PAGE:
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What is Aggression?

Violence, verbal and/or physical hostility, and forcefulness in one’s own needs or wants are the most common characteristics of aggression. Aggression may also be defined as confrontation or actively seeking conflict.

While aggression may often have a negative connotation, it’s also a natural social instinct for humans. Displays of aggression have changed throughout history, but it’s a key component in the development of social norms. Aggression may be effective in addressing socially unacceptable behavior. But, when aggression escalates, it may result in violence and physical or psychological harm. At this point, aggression may be recognized at a harmful behavior.

Aggression appears differently in men than it does in women. In men, aggression tends to be more direct and is more likely to escalate into physical violence. Generally speaking, male aggression may result in more physical and psychological harm than female aggression does.

Signs of Aggression

There are many different forms of aggression and the signs of aggression vary from person to person. However, there are two main types of aggression: physical and verbal.

Signs of physical aggression include:

  • Punching, hitting, or slapping
  • Pinching
  • Pushing
  • Breaking objects or property (i.e. punching a hole in a wall)
  • Pulling hair
  • Spitting on people or property

Signs of verbal aggression:

  • Yelling
  • Spreading rumors
  • Calling someone by an offensive name
  • Ignoring an individual or leaving them out in social situations

Aggression can also be recognized as physical and psychological symptoms in the individual. Examples of these physical symptoms include:

  • Quickened heart rate
  • Heightened body temperature
  • Flushed complexion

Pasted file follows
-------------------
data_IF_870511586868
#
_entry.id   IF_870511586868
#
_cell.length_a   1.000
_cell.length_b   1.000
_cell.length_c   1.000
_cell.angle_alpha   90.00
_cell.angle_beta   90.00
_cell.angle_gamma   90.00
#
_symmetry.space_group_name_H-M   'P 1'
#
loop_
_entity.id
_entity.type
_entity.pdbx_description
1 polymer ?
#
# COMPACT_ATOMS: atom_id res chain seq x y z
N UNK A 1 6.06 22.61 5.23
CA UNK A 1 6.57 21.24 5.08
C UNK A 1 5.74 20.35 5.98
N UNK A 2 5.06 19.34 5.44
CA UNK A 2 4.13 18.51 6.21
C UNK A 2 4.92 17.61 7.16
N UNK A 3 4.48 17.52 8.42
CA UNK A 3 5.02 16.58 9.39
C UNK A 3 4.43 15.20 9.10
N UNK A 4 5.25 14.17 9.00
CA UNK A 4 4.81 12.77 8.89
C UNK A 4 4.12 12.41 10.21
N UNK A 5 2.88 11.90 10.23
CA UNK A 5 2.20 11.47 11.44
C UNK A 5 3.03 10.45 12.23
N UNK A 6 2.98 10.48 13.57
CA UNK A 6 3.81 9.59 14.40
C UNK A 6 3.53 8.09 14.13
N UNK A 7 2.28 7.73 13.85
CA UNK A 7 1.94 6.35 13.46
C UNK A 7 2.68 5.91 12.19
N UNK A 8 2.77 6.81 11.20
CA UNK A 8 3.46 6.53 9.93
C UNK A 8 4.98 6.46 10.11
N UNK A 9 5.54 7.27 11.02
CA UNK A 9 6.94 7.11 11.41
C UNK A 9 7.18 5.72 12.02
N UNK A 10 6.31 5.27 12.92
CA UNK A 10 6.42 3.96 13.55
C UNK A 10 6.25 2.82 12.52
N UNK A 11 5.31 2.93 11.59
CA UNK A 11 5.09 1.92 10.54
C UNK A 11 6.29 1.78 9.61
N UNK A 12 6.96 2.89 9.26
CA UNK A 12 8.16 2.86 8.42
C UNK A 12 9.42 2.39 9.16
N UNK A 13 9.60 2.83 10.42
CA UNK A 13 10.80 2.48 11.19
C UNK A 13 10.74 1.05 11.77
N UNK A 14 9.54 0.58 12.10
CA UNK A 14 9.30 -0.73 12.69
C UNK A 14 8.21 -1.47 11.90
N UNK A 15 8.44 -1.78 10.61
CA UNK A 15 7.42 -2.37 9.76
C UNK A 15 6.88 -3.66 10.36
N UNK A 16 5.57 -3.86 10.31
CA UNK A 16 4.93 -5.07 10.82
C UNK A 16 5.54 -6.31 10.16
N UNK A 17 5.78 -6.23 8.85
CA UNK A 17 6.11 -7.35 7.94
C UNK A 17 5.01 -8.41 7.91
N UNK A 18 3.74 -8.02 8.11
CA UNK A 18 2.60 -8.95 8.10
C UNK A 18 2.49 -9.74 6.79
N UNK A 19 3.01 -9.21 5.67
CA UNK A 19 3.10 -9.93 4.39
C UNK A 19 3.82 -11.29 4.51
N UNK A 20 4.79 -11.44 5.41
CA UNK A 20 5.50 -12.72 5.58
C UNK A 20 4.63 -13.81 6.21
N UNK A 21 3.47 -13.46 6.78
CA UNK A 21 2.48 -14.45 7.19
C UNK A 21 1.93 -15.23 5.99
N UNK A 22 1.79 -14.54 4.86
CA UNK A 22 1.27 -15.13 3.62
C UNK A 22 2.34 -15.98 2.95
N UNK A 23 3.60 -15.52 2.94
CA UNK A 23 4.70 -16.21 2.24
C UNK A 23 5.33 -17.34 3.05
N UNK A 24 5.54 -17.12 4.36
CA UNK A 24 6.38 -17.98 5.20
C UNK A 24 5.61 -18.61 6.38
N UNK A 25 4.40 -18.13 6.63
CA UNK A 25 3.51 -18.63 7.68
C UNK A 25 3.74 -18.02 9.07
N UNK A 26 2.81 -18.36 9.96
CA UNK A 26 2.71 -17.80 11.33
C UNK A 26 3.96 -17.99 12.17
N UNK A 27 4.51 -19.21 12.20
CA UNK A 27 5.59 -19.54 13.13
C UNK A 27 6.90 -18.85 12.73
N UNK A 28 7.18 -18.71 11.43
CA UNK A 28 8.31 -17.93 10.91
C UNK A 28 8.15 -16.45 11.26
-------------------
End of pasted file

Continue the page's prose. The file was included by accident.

• Tensing the jaw, hands, and muscles throughout the body
  • Headache

Examples of psychological symptoms include:

  • Inhibited ability to focus or concentrate
  • Inhibited judgement
  • General feelings of anger, agitation, and/or irritation
  • Mood swings

How is Aggression Treated?

To treat aggression, you and your doctor must first pinpoint its cause. The cause of aggression may vary depending on the individual. In some cases, aggression is a symptom of a different condition such as bipolar disorder or adult Attention Deficit Disorder (ADHD). In these circumstances, more extensive treatment involving medication and therapy may be required to ease aggressive behaviors.

Therapy is a common and often effective treatment for aggression. Therapy can give the affected individual an outlet to reflect on their triggers for aggression and foster a greater understanding of the feelings that lead to aggression. A therapist can help introduce strategies to avoid or cope with these triggers.

Cognitive behavioral therapy (CBT) is a therapy method frequently used in the treatment of aggression. It focuses on identifying destructive aggressive behaviors and replacing them with healthy behaviors. Over time, the healthy behaviors may become habits and aggressive behaviors may lessen in frequency or stop completely.